We’re improving the quality of teaching”: conceptualising ‘quality’ and ‘change’ using lessons from a current TESSA project

Stutchbury, Kris and Cullen, Jane (2013). We’re improving the quality of teaching”: conceptualising ‘quality’ and ‘change’ using lessons from a current TESSA project. In: UKFIET International Conference on Education and Development – Education & Development Post 2015: Reflecting, Reviewing, Re-visioning., 10-12 Sep 2013, Oxford.

URL: http://www.cfbt-sites.com/UKFIET/pdf/UKFIET%20Conf...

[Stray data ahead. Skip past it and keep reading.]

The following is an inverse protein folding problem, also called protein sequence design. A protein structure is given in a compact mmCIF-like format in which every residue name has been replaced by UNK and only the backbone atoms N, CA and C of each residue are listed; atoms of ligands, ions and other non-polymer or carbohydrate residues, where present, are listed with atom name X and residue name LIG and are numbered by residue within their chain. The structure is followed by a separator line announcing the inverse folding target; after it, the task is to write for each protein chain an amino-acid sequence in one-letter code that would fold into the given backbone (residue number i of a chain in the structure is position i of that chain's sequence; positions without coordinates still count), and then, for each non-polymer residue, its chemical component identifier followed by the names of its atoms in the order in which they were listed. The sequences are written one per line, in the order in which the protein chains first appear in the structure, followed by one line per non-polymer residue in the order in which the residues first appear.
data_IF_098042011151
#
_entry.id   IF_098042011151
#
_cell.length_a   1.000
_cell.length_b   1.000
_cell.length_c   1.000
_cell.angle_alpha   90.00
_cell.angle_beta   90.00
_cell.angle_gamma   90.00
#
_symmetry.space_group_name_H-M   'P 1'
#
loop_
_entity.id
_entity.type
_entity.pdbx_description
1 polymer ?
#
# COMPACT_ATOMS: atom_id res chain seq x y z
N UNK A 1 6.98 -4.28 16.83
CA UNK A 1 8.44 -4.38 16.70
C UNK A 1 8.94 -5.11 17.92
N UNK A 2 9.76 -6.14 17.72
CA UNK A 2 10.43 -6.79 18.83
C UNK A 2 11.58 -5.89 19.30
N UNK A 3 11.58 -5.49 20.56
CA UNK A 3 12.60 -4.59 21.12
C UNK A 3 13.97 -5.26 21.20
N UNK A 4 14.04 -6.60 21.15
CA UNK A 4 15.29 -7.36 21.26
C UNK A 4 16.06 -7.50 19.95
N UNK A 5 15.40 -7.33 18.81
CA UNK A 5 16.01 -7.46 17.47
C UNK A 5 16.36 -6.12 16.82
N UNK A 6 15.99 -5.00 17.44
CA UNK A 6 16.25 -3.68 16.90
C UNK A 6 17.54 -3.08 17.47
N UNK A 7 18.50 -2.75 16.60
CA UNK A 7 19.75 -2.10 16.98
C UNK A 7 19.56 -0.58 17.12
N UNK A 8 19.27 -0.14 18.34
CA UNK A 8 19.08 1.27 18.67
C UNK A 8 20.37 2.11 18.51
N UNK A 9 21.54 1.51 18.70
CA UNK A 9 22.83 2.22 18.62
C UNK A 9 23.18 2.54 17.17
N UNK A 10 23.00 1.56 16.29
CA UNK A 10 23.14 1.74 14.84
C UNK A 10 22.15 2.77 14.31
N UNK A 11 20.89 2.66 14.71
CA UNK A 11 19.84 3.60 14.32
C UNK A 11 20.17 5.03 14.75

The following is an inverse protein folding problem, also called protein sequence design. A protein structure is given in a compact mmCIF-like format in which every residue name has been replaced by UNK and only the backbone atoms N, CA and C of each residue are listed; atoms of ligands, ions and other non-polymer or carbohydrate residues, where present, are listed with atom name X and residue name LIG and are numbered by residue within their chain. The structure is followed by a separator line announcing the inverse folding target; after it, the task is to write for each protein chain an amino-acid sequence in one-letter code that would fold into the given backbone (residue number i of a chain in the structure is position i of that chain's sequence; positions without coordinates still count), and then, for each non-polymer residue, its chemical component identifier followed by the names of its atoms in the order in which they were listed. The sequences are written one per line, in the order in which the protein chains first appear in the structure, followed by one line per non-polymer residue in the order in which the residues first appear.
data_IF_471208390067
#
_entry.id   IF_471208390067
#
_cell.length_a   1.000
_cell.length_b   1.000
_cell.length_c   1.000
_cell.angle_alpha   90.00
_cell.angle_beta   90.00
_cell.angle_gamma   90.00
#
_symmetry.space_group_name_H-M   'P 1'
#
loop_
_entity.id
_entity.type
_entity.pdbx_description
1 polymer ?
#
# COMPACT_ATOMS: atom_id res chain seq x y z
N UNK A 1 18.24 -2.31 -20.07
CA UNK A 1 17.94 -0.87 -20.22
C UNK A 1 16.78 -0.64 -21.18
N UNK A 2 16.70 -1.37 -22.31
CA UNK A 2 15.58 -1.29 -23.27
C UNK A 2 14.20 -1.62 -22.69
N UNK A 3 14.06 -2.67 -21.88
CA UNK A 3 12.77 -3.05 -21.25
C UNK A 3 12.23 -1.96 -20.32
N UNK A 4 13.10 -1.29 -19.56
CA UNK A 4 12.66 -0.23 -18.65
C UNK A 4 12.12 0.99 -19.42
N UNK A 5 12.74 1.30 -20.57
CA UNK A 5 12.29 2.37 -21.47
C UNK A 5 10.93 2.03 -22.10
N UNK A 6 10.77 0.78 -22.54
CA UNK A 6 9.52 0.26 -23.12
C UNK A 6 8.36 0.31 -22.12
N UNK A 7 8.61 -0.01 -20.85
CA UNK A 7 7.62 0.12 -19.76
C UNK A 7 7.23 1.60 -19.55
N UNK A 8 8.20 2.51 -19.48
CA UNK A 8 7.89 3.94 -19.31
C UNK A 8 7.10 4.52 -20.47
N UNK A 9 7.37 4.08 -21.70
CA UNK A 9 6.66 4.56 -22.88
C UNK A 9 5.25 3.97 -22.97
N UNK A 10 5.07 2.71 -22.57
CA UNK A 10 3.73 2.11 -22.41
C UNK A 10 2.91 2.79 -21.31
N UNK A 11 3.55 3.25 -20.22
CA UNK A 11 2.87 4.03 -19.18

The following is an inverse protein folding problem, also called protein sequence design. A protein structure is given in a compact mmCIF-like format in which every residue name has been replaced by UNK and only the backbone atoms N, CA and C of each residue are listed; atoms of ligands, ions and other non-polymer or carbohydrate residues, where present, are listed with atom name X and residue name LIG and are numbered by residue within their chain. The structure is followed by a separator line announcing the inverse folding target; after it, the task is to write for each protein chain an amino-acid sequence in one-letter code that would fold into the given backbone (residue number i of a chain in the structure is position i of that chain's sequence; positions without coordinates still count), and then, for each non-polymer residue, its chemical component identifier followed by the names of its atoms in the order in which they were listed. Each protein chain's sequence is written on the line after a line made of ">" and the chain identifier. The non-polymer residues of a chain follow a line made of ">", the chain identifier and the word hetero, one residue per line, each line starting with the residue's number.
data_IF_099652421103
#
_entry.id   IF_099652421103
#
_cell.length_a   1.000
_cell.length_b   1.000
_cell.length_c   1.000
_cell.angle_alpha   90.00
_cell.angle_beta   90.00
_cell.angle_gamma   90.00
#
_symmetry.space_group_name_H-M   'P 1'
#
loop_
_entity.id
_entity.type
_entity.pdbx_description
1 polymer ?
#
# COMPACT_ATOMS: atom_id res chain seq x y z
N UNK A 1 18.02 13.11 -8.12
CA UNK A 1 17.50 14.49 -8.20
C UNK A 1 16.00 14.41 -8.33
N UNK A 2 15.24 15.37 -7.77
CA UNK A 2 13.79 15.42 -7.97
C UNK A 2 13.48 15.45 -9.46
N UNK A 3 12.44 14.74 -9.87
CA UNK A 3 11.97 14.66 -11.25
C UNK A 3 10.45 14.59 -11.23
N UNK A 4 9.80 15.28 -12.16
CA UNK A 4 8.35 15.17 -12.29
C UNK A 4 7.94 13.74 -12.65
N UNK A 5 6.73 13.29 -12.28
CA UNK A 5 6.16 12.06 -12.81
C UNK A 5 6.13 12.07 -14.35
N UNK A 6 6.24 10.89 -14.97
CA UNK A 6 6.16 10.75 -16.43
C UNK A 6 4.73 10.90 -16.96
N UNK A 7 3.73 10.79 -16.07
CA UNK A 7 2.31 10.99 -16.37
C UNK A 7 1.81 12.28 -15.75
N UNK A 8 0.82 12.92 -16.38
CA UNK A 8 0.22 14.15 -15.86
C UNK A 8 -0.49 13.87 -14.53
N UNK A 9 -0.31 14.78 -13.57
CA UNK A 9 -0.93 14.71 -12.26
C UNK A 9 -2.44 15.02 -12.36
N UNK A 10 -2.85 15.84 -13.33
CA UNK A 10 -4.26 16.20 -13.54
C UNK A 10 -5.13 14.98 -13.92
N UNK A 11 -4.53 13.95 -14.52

Whilst ‘change’ in educational practices and ‘quality’ in teaching are often used in discourses as taken-for-granted terms in education and development, these are concepts differently constructed across cultural and national contexts. However, it is accepted that a focus on ‘quality’ is required. Student outcomes in Africa are poor and are seen as not contributing to human capability development as much as they could. This is despite many worthwhile and well-intentioned interventions from the international community, designed to promote a more learner-centred approach to education. This paper draws on experience from other disciplines and argues that the field of educational development would benefit from the clear articulation of a theory of implementation so that project designers better understand the processes through which new practices become routinely embedded in everyday life. We will argue that Normalisation Process Theory (NPT) could form the basis of such a theory. We will draw on experiences gathered during the Teacher Education in Sub Saharan Africa (TESSA) Teaching Lower Secondary Science project in order to explain the basic tenets of the theory. The theory identifies four generative mechanisms through which new practices become embedded; we will argue that one of these – cognitive participation – has been neglected and that understanding this mechanism in particular is crucial to the success of educational development projects.

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